“So, when are you going to finish the siding outside?”
“That’s it? You mean it stays open like that?”
I wish I had kept track of how many times I was asked those questions by various trade partners who came to work on a recent job in Mount Pleasant. They were referring to the open-joint siding panels installed on the back of the house, part of a cladding system that architects refer to as a “rain screen.”
The siding panels are held off the supporting wall by ½”, using vinyl battens. When you look at them up close, they appear to be floating there. Furthermore, not only do the panels hover ½” off the house, but none of the panels actually touch at the joints. The result is 3/8” gaps between panels that at first appear to be welcoming invitations for rain water to enter.
Although counter-intuitive, the system actually works very well at keeping a house dry—many argue its superiority over traditional siding. The ½” of air behind each panel combined with the 3/8” open joints provides plenty of opportunity for air circulation and results in pressure equalization.
What’s the significance of pressure equalization? Consider wind-driven water, a real concern for traditional siding. Because traditional siding aims to create an airtight barrier, strong winds create high air pressure on the exterior face, while all the little air spaces behind the siding are still at low pressure. This pressure differential results in the movement of air—and water—from outside to in.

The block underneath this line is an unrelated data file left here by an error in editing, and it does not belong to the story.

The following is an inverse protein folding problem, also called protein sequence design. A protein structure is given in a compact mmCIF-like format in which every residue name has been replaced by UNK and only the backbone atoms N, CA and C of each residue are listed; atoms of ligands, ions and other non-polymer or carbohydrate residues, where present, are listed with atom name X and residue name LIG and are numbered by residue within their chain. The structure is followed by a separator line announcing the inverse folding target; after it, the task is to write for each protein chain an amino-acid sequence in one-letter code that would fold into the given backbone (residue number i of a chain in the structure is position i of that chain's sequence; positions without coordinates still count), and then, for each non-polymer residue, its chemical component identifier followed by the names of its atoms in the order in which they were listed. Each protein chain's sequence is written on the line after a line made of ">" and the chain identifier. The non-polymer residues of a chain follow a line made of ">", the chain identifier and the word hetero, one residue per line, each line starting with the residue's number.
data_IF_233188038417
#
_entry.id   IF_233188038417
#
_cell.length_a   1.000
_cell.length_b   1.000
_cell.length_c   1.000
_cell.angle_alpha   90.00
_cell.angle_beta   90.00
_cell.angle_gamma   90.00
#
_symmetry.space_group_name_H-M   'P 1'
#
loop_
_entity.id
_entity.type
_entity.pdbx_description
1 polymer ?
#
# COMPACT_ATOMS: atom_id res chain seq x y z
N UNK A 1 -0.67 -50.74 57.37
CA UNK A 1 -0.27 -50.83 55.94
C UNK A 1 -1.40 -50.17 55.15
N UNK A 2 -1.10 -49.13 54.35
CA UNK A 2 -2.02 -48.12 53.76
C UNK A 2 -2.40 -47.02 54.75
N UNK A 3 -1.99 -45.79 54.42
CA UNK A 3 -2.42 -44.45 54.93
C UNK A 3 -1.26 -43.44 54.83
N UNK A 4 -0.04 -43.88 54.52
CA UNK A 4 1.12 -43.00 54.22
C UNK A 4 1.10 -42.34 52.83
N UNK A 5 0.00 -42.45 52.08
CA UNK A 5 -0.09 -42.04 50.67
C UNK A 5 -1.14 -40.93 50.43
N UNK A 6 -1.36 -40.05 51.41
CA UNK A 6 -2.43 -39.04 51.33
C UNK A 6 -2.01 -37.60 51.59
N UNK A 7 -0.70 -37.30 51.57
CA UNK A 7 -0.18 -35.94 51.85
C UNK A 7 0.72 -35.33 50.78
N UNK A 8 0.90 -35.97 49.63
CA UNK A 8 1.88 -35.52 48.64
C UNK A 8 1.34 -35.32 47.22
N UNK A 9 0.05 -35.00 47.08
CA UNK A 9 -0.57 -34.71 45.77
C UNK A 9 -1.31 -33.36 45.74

Because air can circulate and pressure is equalized between the inside and outside of the rain screen panels, the pressure differential can never develop, and as odd as it seems, very little water actually migrates through those 3/8” gaps. Water that does make it through the open joints will simply drain down the backside of the panels or evaporate.
Of course, we don’t just rely on the rainscreen principle to keep the house dry. Behind the siding panels, the entire exterior wall has been entirely wrapped with a sophisticated, water-tight membrane system. More labor is actually spent meticulously applying this membrane to ensure its tightness than the siding panels themselves.
The happy coincidence behind all the theory is that the open joint panels happen to be very architecturally interesting. The look is very unique. The panels lend themselves well to a square layout with strong lines, giving the façade a clean, modern appearance. Paying special attention to layout of the fasteners allows them to remain exposed and contribute to the grid-like, borderline industrial feel. I was pleased with the final results, and I hope the system can be incorporated into future designs, regardless of the opinions of any of our trade partners.